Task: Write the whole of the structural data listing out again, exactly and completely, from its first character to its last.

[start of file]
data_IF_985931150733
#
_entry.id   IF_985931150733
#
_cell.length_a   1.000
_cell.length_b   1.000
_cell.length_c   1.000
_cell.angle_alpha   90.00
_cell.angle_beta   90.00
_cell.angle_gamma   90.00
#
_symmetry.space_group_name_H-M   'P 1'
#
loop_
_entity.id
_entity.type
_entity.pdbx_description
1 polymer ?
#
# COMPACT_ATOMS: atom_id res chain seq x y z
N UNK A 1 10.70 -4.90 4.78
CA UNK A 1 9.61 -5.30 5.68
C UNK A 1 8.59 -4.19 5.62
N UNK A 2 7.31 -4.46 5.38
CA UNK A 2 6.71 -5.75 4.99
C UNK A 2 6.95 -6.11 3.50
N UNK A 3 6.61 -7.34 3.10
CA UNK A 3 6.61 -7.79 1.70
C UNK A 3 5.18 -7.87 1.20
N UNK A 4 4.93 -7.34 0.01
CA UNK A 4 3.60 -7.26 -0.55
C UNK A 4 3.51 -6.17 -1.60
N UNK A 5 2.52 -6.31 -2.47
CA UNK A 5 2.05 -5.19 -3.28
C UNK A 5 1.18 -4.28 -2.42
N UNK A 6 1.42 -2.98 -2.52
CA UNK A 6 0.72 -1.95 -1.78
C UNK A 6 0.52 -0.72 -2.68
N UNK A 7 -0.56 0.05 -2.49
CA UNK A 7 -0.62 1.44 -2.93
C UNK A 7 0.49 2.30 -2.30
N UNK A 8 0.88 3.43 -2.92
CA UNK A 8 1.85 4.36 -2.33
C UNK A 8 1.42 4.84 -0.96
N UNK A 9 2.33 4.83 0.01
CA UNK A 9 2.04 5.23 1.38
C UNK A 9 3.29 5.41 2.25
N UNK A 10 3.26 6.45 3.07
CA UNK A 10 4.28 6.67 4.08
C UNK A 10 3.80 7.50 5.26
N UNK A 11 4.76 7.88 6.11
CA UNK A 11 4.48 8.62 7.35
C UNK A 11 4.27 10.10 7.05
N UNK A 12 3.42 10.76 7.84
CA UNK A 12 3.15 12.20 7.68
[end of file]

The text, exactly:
data_IF_985931150733
#
_entry.id   IF_985931150733
#
_cell.length_a   1.000
_cell.length_b   1.000
_cell.length_c   1.000
_cell.angle_alpha   90.00
_cell.angle_beta   90.00
_cell.angle_gamma   90.00
#
_symmetry.space_group_name_H-M   'P 1'
#
loop_
_entity.id
_entity.type
_entity.pdbx_description
1 polymer ?
#
# COMPACT_ATOMS: atom_id res chain seq x y z
N UNK A 1 10.70 -4.90 4.78
CA UNK A 1 9.61 -5.30 5.68
C UNK A 1 8.59 -4.19 5.62
N UNK A 2 7.31 -4.46 5.38
CA UNK A 2 6.71 -5.75 4.99
C UNK A 2 6.95 -6.11 3.50
N UNK A 3 6.61 -7.34 3.10
CA UNK A 3 6.61 -7.79 1.70
C UNK A 3 5.18 -7.87 1.20
N UNK A 4 4.93 -7.34 0.01
CA UNK A 4 3.60 -7.26 -0.55
C UNK A 4 3.51 -6.17 -1.60
N UNK A 5 2.52 -6.31 -2.47
CA UNK A 5 2.05 -5.19 -3.28
C UNK A 5 1.18 -4.28 -2.42
N UNK A 6 1.42 -2.98 -2.52
CA UNK A 6 0.72 -1.95 -1.78
C UNK A 6 0.52 -0.72 -2.68
N UNK A 7 -0.56 0.05 -2.49
CA UNK A 7 -0.62 1.44 -2.93
C UNK A 7 0.49 2.30 -2.30
N UNK A 8 0.88 3.43 -2.92
CA UNK A 8 1.85 4.36 -2.33
C UNK A 8 1.42 4.84 -0.96
N UNK A 9 2.33 4.83 0.01
CA UNK A 9 2.04 5.23 1.38
C UNK A 9 3.29 5.41 2.25
N UNK A 10 3.26 6.45 3.07
CA UNK A 10 4.28 6.67 4.08
C UNK A 10 3.80 7.50 5.26
N UNK A 11 4.76 7.88 6.11
CA UNK A 11 4.48 8.62 7.35
C UNK A 11 4.27 10.10 7.05
N UNK A 12 3.42 10.76 7.84
CA UNK A 12 3.15 12.20 7.68